Well, brothers, what do you think of our little "Annie," now she has been over the pond and got naturalised ? Isn't she just a peach - eight-wheel tender with booster and all complete, and all the rest of the latest American fashions ! Personally, I'm tickled to death with the appearance of our own little lady in this rig-out; I'm not responsible for the drawing, though, and you'll hardly believe it, but I haven't the foggiest notion who on earth is! A few days ago I was clearing out an accumulation of correspondence, books, papers, drawings and what-have-you, when I came across a big envelope with some drawings in it. The envelope was sent by post, direct to me, many moons ago, and it contained no indication as to whence it came. A few words relating to one of the drawings, that of a Midland single wheeler, were pencilled in one of the corners, and I compared these with some of my correspondence. There were five or six brothers whose calligraphy was very similar to the words, and I wrote to each of them in turn to thank them for the drawings; but every one disclaimed all knowledge of them. I therefore put the envelope away, in the hopes that "Brother Nobody" would in course of time reveal himself, and promptly forgot all about the drawings in the eternal struggle for a daily crust, until they came to light again as mentioned above. Well, Bro. Nobody, old pony, I'm not going to try to seek you out, if you have no wish to reveal your identity; but I'm going to thank you for the drawings, compliment you on your skill, and endeavour to make use of the clever way in which you have dolled up little "Annie" into a N.P. "frail," by describing briefly how she can be built to your idea. Some Difference !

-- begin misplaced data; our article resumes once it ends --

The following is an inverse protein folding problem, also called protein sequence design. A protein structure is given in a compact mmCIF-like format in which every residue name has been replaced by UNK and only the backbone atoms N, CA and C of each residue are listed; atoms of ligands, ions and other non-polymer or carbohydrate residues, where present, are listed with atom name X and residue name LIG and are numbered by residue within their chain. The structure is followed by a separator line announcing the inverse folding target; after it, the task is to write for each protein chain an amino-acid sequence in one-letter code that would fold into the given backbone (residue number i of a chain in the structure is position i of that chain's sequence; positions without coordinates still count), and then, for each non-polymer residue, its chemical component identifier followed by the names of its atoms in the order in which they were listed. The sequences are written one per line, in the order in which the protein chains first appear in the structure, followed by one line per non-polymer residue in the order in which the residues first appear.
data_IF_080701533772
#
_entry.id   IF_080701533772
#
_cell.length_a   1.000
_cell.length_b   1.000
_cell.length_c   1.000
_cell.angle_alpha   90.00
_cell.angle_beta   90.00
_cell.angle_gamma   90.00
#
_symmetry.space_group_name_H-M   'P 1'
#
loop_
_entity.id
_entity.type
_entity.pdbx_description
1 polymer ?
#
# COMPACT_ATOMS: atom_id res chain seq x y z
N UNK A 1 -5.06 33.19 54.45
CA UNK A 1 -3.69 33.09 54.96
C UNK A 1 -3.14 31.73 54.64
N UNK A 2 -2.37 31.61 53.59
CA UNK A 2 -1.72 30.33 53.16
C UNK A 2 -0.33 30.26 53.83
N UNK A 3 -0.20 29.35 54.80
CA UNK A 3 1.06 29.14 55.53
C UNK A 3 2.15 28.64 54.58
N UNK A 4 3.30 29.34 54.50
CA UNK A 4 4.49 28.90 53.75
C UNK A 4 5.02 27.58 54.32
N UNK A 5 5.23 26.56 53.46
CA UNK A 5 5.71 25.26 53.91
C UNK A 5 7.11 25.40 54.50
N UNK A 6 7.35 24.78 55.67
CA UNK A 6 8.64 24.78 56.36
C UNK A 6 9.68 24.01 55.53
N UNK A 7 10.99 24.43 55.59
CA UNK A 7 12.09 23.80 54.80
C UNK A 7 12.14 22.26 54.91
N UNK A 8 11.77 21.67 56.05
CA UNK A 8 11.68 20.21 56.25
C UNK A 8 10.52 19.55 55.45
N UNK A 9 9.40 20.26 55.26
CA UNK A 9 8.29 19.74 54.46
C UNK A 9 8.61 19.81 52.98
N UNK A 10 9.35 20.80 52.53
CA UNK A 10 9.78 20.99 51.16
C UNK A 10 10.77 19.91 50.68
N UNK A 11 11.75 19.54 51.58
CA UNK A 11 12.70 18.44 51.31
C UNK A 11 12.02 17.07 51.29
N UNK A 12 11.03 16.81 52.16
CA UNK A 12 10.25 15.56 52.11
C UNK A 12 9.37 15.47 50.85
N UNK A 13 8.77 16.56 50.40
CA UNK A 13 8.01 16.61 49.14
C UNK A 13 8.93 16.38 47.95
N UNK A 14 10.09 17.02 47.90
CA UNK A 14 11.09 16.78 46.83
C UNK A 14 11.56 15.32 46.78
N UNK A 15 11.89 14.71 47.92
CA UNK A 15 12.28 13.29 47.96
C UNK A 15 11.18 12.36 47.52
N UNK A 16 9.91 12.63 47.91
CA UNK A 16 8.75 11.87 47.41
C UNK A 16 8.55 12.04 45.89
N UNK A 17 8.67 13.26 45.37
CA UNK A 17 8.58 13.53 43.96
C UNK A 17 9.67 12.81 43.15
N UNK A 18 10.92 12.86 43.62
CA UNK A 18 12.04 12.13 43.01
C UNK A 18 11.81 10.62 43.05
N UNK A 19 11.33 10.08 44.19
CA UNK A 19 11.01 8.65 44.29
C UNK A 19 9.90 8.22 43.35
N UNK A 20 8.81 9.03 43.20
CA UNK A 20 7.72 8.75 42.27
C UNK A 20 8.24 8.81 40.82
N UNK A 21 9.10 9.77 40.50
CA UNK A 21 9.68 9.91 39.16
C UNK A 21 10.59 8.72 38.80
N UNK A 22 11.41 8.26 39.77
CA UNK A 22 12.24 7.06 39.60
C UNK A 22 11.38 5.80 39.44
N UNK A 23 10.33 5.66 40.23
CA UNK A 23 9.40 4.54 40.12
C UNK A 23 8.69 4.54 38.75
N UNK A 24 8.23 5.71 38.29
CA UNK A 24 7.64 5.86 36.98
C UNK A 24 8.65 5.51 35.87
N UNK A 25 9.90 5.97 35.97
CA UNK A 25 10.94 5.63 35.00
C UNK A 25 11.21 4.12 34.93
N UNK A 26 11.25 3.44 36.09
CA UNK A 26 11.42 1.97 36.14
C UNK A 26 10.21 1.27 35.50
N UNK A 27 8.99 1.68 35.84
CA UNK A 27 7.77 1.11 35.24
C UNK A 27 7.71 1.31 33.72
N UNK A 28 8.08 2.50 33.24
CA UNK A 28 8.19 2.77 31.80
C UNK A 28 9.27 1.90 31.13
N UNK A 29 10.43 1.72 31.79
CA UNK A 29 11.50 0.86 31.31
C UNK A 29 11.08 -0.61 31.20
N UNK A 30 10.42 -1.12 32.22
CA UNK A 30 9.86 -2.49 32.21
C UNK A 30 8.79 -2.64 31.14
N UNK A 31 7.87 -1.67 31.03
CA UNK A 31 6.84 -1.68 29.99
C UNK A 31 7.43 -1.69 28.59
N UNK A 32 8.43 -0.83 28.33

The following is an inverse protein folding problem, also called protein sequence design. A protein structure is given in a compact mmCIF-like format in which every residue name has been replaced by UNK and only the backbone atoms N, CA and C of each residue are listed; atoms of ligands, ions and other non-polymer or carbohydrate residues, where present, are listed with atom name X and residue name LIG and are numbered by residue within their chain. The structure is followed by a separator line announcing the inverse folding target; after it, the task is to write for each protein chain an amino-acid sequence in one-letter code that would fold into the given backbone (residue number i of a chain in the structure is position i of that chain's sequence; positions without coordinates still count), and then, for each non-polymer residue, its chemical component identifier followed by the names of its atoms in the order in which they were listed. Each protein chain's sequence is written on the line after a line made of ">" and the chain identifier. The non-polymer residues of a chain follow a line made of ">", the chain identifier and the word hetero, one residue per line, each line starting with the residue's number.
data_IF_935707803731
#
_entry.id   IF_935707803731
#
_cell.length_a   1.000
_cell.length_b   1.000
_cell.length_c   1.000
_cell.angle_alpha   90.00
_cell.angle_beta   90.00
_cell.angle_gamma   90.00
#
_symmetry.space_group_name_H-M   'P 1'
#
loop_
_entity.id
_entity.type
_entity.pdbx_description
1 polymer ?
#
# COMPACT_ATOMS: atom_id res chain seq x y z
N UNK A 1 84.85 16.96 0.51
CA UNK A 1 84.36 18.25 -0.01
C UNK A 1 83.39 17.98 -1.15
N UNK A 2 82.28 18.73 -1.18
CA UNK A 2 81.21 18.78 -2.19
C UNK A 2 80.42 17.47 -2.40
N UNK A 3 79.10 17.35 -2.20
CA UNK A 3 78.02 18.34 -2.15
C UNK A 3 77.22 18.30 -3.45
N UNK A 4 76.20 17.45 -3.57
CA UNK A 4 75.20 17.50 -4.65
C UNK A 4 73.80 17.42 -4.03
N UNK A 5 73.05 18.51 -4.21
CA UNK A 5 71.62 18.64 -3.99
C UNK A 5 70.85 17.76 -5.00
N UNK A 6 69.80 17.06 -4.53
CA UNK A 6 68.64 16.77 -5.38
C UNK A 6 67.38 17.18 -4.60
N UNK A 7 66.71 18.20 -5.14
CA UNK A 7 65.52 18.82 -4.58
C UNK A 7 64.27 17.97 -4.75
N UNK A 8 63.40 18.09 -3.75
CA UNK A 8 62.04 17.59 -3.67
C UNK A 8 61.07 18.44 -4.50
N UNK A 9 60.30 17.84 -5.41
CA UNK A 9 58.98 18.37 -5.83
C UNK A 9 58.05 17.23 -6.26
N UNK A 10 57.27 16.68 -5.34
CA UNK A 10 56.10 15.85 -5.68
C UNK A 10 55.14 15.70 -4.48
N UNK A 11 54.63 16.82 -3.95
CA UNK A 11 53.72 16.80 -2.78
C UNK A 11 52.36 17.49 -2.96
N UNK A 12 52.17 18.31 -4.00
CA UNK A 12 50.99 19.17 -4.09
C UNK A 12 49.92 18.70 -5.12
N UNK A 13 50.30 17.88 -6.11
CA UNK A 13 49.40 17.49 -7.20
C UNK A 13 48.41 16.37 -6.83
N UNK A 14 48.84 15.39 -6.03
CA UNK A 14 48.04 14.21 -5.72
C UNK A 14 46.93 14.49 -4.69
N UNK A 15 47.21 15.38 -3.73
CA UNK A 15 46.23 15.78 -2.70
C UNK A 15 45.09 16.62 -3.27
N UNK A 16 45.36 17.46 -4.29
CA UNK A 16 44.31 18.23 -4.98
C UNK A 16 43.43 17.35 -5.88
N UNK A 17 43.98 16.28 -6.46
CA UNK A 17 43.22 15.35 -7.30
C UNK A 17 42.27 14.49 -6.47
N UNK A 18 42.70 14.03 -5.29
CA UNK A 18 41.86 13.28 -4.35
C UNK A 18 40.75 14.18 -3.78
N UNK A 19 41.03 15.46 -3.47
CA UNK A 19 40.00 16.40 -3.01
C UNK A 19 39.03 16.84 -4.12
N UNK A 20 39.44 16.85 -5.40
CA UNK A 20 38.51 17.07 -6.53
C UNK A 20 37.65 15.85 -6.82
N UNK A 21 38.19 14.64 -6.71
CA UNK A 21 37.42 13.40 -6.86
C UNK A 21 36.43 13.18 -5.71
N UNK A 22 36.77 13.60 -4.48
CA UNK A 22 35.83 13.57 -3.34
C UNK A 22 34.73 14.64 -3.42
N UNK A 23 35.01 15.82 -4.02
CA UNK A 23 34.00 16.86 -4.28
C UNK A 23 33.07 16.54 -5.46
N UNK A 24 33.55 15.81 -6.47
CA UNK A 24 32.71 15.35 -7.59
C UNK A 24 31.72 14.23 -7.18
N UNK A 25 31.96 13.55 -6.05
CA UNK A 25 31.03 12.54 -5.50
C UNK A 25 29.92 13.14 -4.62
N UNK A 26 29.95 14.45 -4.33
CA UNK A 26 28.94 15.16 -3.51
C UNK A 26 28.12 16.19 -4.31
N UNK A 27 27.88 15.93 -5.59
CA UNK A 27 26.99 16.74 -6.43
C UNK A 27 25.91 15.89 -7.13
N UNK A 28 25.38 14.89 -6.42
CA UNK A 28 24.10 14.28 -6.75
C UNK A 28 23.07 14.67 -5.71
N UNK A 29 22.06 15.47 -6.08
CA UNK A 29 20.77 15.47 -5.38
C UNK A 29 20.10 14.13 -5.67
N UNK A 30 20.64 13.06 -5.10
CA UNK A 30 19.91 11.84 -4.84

Bro. Nobody has kept to the original British dimensions as far as works are concerned, by all appearances. The sizes of the leading truck wheels, coupled wheels, and lengths of bogie and coupled wheel-base are the same as on the original "Annie," but the bogie wheels are of the solid disc type. Cylinders and valve gear are also the same ; but after that he has to break away. Bar frames replace British "Annie's" plates; and the little L.M.S. boiler is quite a small affair beside American "Annie's" massive wagon-top generator. A typical American cab is shown, also the high running boards bracketed to the boiler. All the transatlantic blobs and gadgets are well in evidence, including pilot, central couplers, bell and headlight, sand dome, working brakes, and a duplex donkey pump of a type described in the Live Steam notes on donkey pumps in general. This particular one has the cylinders back to back, with the valves in a common steam chest, the trip rods being operated by a finger attached to the piston rod of the opposite cylinder. The pump delivers through a feed water heater which can easily be made to work.
British "Annie's" L.M.S. tender has been completely superseded by a regular U.S.A. eight-wheeler, the leading truck of which is arranged for booster operation, the wheels being coupled. The trucks are a cross between those used on "Fayette," and the Toonerville R.R. trucks; they are easy to make. Solid disc wheels are used. No brake gear is shown on the tender. Although the engine is just a simple 4-4-0, she would be far larger and more powerful than any engine of similar type in this country, and here are a few details of how to build a sister.
If anybody is especially interested in American "Annie," and wants further details, just sing out and I'll do my best to oblige, and maybe arrange for detailed blue prints.
The article on Hollywood Annie appeared in the 2nd January, 1936, edition of The Model Engineer.
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